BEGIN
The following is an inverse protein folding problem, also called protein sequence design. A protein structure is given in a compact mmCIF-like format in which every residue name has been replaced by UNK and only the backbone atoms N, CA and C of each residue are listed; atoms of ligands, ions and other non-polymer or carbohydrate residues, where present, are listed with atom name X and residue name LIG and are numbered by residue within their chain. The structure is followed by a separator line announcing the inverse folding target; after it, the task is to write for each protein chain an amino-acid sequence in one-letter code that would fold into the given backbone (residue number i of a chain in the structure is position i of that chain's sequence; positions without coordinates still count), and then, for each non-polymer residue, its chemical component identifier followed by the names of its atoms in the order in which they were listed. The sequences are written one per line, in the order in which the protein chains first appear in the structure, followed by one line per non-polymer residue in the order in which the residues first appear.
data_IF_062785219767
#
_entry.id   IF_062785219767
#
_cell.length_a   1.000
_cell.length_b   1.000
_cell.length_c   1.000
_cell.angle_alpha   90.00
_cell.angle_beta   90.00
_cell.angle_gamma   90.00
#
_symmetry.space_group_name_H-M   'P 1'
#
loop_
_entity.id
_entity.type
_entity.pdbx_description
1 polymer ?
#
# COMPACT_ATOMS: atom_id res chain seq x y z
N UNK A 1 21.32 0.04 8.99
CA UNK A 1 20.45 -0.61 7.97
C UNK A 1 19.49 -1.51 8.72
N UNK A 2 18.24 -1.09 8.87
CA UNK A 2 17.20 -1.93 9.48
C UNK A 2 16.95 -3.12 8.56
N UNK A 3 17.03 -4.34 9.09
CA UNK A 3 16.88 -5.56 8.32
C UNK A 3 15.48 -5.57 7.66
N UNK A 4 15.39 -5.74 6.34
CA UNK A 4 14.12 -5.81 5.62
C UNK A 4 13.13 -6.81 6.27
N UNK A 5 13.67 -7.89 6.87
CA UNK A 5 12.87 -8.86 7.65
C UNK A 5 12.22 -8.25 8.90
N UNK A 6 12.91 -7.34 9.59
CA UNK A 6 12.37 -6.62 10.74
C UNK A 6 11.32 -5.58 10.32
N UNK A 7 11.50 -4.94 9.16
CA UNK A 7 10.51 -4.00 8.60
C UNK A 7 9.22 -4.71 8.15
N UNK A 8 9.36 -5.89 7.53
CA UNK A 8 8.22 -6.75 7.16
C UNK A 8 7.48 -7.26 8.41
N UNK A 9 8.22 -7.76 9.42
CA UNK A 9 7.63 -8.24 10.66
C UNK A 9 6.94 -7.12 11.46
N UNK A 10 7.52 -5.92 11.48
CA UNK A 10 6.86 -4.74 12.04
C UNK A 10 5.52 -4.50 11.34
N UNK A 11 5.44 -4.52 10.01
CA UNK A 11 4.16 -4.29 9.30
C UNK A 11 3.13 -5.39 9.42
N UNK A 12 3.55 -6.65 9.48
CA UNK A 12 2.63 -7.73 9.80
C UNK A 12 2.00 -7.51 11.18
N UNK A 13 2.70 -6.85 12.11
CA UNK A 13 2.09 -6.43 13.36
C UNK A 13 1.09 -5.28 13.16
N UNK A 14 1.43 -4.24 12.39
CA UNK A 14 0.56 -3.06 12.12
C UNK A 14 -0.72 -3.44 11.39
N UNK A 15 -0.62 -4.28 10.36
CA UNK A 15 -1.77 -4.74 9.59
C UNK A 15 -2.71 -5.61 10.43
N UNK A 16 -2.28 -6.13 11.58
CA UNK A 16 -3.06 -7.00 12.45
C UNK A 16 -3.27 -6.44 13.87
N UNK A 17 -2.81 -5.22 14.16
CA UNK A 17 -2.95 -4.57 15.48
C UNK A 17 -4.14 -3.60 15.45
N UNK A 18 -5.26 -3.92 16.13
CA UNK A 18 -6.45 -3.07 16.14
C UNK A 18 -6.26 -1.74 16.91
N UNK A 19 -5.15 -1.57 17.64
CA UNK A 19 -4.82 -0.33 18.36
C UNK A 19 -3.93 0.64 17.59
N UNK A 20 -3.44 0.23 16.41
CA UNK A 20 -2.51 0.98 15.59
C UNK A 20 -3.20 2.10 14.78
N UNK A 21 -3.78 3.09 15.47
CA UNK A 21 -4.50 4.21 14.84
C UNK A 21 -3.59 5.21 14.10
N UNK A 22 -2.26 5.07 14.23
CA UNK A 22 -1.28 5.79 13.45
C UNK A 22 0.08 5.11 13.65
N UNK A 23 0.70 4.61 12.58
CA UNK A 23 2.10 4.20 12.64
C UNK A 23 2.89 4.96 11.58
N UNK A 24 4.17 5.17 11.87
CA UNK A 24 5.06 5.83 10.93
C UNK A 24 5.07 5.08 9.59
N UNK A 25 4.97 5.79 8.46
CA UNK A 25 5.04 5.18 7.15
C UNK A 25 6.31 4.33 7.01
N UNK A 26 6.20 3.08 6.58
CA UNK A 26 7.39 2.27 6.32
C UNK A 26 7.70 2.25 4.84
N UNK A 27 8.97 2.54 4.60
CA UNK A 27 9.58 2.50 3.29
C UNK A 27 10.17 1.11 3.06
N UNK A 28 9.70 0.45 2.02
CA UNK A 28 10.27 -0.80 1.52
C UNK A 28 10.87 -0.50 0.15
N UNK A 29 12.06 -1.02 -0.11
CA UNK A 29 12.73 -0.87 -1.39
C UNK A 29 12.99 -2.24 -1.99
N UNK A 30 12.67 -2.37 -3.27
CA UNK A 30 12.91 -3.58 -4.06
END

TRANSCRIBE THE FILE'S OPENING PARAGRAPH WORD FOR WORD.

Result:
The following is an inverse protein folding problem, also called protein sequence design. A protein structure is given in a compact mmCIF-like format in which every residue name has been replaced by UNK and only the backbone atoms N, CA and C of each residue are listed; atoms of ligands, ions and other non-polymer or carbohydrate residues, where present, are listed with atom name X and residue name LIG and are numbered by residue within their chain. The structure is followed by a separator line announcing the inverse folding target; after it, the task is to write for each protein chain an amino-acid sequence in one-letter code that would fold into the given backbone (residue number i of a chain in the structure is position i of that chain's sequence; positions without coordinates still count), and then, for each non-polymer residue, its chemical component identifier followed by the names of its atoms in the order in which they were listed. The sequences are written one per line, in the order in which the protein chains first appear in the structure, followed by one line per non-polymer residue in the order in which the residues first appear.